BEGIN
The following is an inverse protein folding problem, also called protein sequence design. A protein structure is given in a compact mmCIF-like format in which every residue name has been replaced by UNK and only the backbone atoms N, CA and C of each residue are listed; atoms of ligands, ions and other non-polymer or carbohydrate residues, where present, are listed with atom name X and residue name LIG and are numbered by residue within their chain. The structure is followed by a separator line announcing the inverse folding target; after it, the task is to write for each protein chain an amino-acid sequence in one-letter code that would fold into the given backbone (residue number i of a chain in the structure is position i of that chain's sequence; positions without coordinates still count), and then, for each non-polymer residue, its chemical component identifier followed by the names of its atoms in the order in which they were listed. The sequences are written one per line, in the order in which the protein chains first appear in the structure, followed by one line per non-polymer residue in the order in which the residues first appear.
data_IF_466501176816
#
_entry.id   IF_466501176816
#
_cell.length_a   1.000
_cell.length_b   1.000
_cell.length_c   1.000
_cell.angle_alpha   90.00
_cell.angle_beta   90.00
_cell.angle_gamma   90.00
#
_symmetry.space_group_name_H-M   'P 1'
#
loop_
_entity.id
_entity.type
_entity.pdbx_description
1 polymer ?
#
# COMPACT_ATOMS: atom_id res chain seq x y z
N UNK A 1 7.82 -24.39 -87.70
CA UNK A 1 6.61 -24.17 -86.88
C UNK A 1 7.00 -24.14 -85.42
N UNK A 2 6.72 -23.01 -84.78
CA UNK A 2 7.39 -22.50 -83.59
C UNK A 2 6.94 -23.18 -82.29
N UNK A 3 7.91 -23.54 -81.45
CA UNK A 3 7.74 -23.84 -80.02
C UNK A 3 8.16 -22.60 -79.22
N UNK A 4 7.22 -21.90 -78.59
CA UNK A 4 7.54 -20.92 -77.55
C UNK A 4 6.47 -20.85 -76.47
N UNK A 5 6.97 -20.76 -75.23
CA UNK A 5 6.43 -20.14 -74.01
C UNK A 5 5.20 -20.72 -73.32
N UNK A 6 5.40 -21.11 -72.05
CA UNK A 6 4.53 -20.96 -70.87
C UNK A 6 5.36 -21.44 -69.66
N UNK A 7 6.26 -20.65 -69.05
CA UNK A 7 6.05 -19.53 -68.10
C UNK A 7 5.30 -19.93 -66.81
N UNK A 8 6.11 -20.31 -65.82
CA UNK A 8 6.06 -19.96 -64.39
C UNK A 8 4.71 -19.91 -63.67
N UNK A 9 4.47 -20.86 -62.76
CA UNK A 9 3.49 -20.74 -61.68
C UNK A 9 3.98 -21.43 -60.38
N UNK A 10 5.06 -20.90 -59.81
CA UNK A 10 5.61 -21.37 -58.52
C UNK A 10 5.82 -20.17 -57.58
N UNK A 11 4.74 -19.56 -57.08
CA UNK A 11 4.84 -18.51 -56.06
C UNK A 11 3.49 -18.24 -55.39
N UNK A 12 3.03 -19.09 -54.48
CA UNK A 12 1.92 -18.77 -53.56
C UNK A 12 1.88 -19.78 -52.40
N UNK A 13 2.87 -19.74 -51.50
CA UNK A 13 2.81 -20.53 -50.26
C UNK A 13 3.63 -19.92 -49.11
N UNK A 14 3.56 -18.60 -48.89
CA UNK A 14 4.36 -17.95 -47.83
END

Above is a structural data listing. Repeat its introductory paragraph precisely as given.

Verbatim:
The following is an inverse protein folding problem, also called protein sequence design. A protein structure is given in a compact mmCIF-like format in which every residue name has been replaced by UNK and only the backbone atoms N, CA and C of each residue are listed; atoms of ligands, ions and other non-polymer or carbohydrate residues, where present, are listed with atom name X and residue name LIG and are numbered by residue within their chain. The structure is followed by a separator line announcing the inverse folding target; after it, the task is to write for each protein chain an amino-acid sequence in one-letter code that would fold into the given backbone (residue number i of a chain in the structure is position i of that chain's sequence; positions without coordinates still count), and then, for each non-polymer residue, its chemical component identifier followed by the names of its atoms in the order in which they were listed. The sequences are written one per line, in the order in which the protein chains first appear in the structure, followed by one line per non-polymer residue in the order in which the residues first appear.